When one thinks of the beginning of human life on this earth, the first mental picture to cross most minds is ‘cavemen’. But what about the cavewomen? Do you really think they stayed home all day waiting for their men to come back with prey? What about those single women? Did they starve to death, since they had no man in their life to kill animals for their dinner?
When looking back in time, we tend to associate men with combat – after all wasn’t it the men fighting in our wars? Let’s take World War I for instance. Thousands of women worked as nurses, both on the battlefield as well as in hospitals. However, the only country to deploy a considerable amount of female combat troops was (surprisingly) Russia. Apart from that, the only way women managed to fight in any war was by dressing up as men.
In World War II we can note a slight improvement, however most women were still performing nursing, clerical or supportive roles. Nonetheless, approximately 500,000 had some type of combat role in anti-aircraft units in Britain, Russia and Germany. Although there is increasing progress, women were still not allowed to pull any triggers, as killing was still perceived too ‘manly’ for them.
It wasn’t until 1948 that a law finally passed in the US that gave women the option to form an indefinite part of the Army, Navy, Marine Corps, and Air Force. Nowadays, most countries allow female soldiers, but unfortunately there are still many who refuse to do so, mainly because they insist that women do not have the same stamina and physical abilities as men.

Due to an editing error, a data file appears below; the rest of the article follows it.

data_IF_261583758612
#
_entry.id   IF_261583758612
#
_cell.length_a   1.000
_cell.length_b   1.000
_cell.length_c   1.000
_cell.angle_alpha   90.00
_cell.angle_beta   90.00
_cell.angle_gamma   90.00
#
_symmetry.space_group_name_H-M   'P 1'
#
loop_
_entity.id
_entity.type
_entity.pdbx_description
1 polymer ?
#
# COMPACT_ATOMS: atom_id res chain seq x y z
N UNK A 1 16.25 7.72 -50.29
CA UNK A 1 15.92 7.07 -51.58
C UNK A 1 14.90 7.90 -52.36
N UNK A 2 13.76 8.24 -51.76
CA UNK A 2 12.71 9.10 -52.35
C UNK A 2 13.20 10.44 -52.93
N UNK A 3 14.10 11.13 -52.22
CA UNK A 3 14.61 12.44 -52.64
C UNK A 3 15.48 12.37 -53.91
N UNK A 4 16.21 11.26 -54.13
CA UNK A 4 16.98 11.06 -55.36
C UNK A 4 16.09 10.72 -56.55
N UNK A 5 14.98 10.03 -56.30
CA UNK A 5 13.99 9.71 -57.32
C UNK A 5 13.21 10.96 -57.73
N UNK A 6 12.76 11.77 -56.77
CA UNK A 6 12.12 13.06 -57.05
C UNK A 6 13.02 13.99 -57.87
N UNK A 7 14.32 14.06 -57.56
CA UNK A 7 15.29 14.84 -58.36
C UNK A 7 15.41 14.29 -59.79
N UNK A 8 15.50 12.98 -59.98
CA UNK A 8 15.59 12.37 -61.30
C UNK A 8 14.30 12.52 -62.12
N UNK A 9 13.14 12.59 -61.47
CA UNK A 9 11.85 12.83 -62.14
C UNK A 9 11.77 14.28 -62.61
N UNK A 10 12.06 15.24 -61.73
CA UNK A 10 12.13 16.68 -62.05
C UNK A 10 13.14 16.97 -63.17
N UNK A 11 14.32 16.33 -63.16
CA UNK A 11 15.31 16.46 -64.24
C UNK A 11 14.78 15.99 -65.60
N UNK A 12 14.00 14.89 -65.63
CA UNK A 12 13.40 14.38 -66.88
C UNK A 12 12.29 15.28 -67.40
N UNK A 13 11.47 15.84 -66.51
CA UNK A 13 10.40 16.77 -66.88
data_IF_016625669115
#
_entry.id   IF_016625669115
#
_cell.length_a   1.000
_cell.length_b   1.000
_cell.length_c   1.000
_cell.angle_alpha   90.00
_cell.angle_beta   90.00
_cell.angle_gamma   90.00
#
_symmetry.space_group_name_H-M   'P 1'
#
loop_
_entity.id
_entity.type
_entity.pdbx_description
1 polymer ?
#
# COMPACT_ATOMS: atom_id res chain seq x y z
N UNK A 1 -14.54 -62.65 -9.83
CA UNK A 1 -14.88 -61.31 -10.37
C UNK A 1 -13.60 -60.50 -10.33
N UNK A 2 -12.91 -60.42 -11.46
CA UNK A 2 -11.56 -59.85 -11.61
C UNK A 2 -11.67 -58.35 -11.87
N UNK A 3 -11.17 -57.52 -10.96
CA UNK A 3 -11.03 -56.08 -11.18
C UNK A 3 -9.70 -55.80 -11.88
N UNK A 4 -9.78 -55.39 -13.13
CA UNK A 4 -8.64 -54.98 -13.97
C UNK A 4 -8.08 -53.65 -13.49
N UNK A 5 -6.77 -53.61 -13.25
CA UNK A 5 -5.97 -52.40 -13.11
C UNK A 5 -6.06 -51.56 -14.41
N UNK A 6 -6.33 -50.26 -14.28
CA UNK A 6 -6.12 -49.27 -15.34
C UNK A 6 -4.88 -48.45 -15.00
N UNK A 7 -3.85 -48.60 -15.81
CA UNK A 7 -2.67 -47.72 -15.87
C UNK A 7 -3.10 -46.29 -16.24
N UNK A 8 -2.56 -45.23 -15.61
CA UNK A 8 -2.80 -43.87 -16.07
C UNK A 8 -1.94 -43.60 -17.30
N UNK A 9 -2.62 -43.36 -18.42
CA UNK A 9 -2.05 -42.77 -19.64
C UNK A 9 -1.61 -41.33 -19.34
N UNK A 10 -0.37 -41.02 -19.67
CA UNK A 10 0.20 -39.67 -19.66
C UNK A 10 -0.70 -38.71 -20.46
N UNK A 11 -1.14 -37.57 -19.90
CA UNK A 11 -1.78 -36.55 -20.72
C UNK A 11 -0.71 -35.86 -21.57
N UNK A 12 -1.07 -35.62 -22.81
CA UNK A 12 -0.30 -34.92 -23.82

Malta is no exception, and there are currently quite a few females in our military. Last April, the AFM had 81 new recruits, 10 of which were women, and 11 new officer cadets, which included 5 females. In a magazine published by the AFM called ‘On Parade’, Lucienne Desira (Lance Bombardier) was interviewed, where she spoke about a course she had attended in the UK. “I was the only female participant in the course, since British Army females do not form part of Infantry companies. I managed to complete all physical training at par with my male counterparts.”
Although there is notable improvement along the years, it still remains a fact that men (especially those feeling proud upon enlisting) carry on the ideology of gender roles. In some circumstances, it is feared by leaders that the men may act foolishly to protect the women in their unit, which will inhibit their performance during combat. There is also the issue of harassment, to which women are (sadly) more susceptible.
My personal experience has been that the (principles) of leadership and team building apply equally to women as to men. As long as you protect qualification standards and give no impression that anyone is getting a free ride, integration, while not without bumps, will be much less dramatic than people envision.
Major Eleanor Taylor, Canadian Military and the first woman to lead an infantry company in combat.
Honestly, as long as the applicant is qualified, their gender should not even be taken into consideration. If extra training is necessary for muscle building, to prevent any injuries, then it should be up to the individual to do it – male or female. If the decision-making skills (which are at the end of the day the most valuable skills one can have) are there, what more needs to be done?
I feel that I can properly express myself through my writing, and that it's a great way to make myself heard, so that I too can someday make a difference in this complicated world.